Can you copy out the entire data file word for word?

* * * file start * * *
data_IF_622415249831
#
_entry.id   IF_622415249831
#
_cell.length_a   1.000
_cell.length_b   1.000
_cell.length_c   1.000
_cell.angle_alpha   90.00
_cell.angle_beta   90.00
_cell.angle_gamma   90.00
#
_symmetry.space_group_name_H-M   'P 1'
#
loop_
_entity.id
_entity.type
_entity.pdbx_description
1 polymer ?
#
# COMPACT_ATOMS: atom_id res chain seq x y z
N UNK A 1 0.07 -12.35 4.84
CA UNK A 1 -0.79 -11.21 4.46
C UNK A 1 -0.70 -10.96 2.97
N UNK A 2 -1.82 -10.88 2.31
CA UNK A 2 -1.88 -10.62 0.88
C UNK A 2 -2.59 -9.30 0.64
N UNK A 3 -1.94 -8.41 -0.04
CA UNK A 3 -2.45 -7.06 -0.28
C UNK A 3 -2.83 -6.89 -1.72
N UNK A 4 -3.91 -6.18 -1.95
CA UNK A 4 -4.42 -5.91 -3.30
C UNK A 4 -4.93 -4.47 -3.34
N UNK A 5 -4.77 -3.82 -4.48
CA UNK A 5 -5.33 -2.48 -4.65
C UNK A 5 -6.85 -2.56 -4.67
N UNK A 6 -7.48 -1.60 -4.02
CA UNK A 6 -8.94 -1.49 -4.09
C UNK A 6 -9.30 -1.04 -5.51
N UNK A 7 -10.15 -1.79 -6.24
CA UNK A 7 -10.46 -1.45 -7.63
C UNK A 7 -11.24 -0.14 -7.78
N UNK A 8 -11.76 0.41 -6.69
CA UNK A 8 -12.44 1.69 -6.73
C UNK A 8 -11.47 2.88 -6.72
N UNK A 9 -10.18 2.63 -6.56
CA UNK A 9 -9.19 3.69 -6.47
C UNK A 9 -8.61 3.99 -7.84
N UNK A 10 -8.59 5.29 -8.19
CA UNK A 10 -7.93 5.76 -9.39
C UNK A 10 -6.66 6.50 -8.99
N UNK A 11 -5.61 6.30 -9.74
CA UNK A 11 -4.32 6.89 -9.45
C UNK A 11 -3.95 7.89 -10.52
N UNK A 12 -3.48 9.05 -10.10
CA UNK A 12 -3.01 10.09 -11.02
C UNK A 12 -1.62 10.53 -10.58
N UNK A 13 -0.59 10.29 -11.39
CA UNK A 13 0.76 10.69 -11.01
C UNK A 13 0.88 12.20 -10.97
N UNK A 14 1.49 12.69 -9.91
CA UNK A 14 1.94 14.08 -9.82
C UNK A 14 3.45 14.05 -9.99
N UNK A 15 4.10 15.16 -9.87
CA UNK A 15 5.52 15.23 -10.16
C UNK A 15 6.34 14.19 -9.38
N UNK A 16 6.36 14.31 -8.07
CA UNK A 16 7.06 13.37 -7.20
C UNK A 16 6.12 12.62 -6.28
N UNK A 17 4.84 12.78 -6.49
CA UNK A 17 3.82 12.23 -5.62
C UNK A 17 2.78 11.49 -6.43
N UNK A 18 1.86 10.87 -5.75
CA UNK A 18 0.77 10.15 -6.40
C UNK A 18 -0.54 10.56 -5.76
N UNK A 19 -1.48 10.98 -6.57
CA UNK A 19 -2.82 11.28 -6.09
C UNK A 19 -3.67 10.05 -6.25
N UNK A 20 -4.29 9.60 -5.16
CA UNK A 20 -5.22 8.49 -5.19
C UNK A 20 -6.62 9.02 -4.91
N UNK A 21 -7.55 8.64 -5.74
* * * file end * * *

data_IF_622415249831
#
_entry.id   IF_622415249831
#
_cell.length_a   1.000
_cell.length_b   1.000
_cell.length_c   1.000
_cell.angle_alpha   90.00
_cell.angle_beta   90.00
_cell.angle_gamma   90.00
#
_symmetry.space_group_name_H-M   'P 1'
#
loop_
_entity.id
_entity.type
_entity.pdbx_description
1 polymer ?
#
# COMPACT_ATOMS: atom_id res chain seq x y z
N UNK A 1 0.07 -12.35 4.84
CA UNK A 1 -0.79 -11.21 4.46
C UNK A 1 -0.70 -10.96 2.97
N UNK A 2 -1.82 -10.88 2.31
CA UNK A 2 -1.88 -10.62 0.88
C UNK A 2 -2.59 -9.30 0.64
N UNK A 3 -1.94 -8.41 -0.04
CA UNK A 3 -2.45 -7.06 -0.28
C UNK A 3 -2.83 -6.89 -1.72
N UNK A 4 -3.91 -6.18 -1.95
CA UNK A 4 -4.42 -5.91 -3.30
C UNK A 4 -4.93 -4.47 -3.34
N UNK A 5 -4.77 -3.82 -4.48
CA UNK A 5 -5.33 -2.48 -4.65
C UNK A 5 -6.85 -2.56 -4.67
N UNK A 6 -7.48 -1.60 -4.02
CA UNK A 6 -8.94 -1.49 -4.09
C UNK A 6 -9.30 -1.04 -5.51
N UNK A 7 -10.15 -1.79 -6.24
CA UNK A 7 -10.46 -1.45 -7.63
C UNK A 7 -11.24 -0.14 -7.78
N UNK A 8 -11.76 0.41 -6.69
CA UNK A 8 -12.44 1.69 -6.73
C UNK A 8 -11.47 2.88 -6.72
N UNK A 9 -10.18 2.63 -6.56
CA UNK A 9 -9.19 3.69 -6.47
C UNK A 9 -8.61 3.99 -7.84
N UNK A 10 -8.59 5.29 -8.19
CA UNK A 10 -7.93 5.76 -9.39
C UNK A 10 -6.66 6.50 -8.99
N UNK A 11 -5.61 6.30 -9.74
CA UNK A 11 -4.32 6.89 -9.45
C UNK A 11 -3.95 7.89 -10.52
N UNK A 12 -3.48 9.05 -10.10
CA UNK A 12 -3.01 10.09 -11.02
C UNK A 12 -1.62 10.53 -10.58
N UNK A 13 -0.59 10.29 -11.39
CA UNK A 13 0.76 10.69 -11.01
C UNK A 13 0.88 12.20 -10.97
N UNK A 14 1.49 12.69 -9.91
CA UNK A 14 1.94 14.08 -9.82
C UNK A 14 3.45 14.05 -9.99
N UNK A 15 4.10 15.16 -9.87
CA UNK A 15 5.52 15.23 -10.16
C UNK A 15 6.34 14.19 -9.38
N UNK A 16 6.36 14.31 -8.07
CA UNK A 16 7.06 13.37 -7.20
C UNK A 16 6.12 12.62 -6.28
N UNK A 17 4.84 12.78 -6.49
CA UNK A 17 3.82 12.23 -5.62
C UNK A 17 2.78 11.49 -6.43
N UNK A 18 1.86 10.87 -5.75
CA UNK A 18 0.77 10.15 -6.40
C UNK A 18 -0.54 10.56 -5.76
N UNK A 19 -1.48 10.98 -6.57
CA UNK A 19 -2.82 11.28 -6.09
C UNK A 19 -3.67 10.05 -6.25
N UNK A 20 -4.29 9.60 -5.16
CA UNK A 20 -5.22 8.49 -5.19
C UNK A 20 -6.62 9.02 -4.91
N UNK A 21 -7.55 8.64 -5.74